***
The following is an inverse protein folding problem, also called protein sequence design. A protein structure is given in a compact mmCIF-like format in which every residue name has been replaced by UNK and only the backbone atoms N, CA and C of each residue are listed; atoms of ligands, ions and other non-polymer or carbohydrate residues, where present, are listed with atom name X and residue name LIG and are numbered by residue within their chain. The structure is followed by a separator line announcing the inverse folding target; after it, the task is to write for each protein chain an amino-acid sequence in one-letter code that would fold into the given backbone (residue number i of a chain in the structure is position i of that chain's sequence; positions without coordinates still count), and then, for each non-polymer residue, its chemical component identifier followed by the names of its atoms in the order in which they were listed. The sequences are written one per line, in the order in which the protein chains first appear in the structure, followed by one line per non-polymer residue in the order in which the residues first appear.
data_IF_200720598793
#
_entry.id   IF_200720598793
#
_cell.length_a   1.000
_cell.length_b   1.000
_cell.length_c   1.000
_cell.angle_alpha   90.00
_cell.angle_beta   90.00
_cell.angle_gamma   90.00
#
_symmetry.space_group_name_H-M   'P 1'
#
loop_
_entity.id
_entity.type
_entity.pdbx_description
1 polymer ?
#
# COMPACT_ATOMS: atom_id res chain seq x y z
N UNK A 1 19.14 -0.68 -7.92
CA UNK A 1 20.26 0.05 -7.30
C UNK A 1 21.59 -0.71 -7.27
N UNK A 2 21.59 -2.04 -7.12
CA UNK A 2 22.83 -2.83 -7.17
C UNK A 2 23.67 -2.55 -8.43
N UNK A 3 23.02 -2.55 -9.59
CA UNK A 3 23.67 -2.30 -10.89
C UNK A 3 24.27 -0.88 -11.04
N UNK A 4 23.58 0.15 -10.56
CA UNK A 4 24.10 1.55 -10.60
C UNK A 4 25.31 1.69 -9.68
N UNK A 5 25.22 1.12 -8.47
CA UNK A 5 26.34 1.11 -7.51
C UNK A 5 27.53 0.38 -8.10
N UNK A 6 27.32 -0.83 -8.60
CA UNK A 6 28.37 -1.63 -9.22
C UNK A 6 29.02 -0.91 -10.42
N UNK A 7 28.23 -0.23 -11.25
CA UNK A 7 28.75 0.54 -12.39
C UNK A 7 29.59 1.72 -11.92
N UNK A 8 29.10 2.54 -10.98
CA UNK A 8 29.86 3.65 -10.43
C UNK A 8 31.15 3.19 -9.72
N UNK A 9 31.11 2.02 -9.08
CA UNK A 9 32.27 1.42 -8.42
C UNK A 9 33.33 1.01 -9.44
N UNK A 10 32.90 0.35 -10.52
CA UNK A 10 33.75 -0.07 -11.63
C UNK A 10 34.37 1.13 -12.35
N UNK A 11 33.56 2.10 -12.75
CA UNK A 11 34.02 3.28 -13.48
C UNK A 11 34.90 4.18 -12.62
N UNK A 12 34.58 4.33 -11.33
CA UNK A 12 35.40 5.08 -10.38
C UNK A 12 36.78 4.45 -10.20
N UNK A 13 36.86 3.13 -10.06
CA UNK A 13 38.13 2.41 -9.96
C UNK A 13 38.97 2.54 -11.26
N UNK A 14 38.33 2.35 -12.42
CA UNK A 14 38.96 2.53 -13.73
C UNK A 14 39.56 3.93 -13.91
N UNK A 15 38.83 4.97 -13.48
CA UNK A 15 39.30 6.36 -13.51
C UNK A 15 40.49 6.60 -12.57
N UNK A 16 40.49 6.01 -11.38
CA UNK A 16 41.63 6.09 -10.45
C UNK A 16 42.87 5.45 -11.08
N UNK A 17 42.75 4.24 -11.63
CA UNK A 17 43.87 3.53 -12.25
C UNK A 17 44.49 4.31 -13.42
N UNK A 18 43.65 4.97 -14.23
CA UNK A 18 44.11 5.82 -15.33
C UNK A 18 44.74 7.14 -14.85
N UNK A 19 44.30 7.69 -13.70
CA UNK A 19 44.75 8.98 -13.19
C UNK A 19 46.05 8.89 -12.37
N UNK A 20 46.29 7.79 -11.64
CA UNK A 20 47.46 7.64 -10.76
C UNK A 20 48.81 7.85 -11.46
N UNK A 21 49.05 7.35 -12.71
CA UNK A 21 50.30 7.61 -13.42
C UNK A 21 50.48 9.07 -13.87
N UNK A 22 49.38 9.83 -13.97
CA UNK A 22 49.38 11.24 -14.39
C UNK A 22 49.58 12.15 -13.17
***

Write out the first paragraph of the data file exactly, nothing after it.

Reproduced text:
The following is an inverse protein folding problem, also called protein sequence design. A protein structure is given in a compact mmCIF-like format in which every residue name has been replaced by UNK and only the backbone atoms N, CA and C of each residue are listed; atoms of ligands, ions and other non-polymer or carbohydrate residues, where present, are listed with atom name X and residue name LIG and are numbered by residue within their chain. The structure is followed by a separator line announcing the inverse folding target; after it, the task is to write for each protein chain an amino-acid sequence in one-letter code that would fold into the given backbone (residue number i of a chain in the structure is position i of that chain's sequence; positions without coordinates still count), and then, for each non-polymer residue, its chemical component identifier followed by the names of its atoms in the order in which they were listed. The sequences are written one per line, in the order in which the protein chains first appear in the structure, followed by one line per non-polymer residue in the order in which the residues first appear.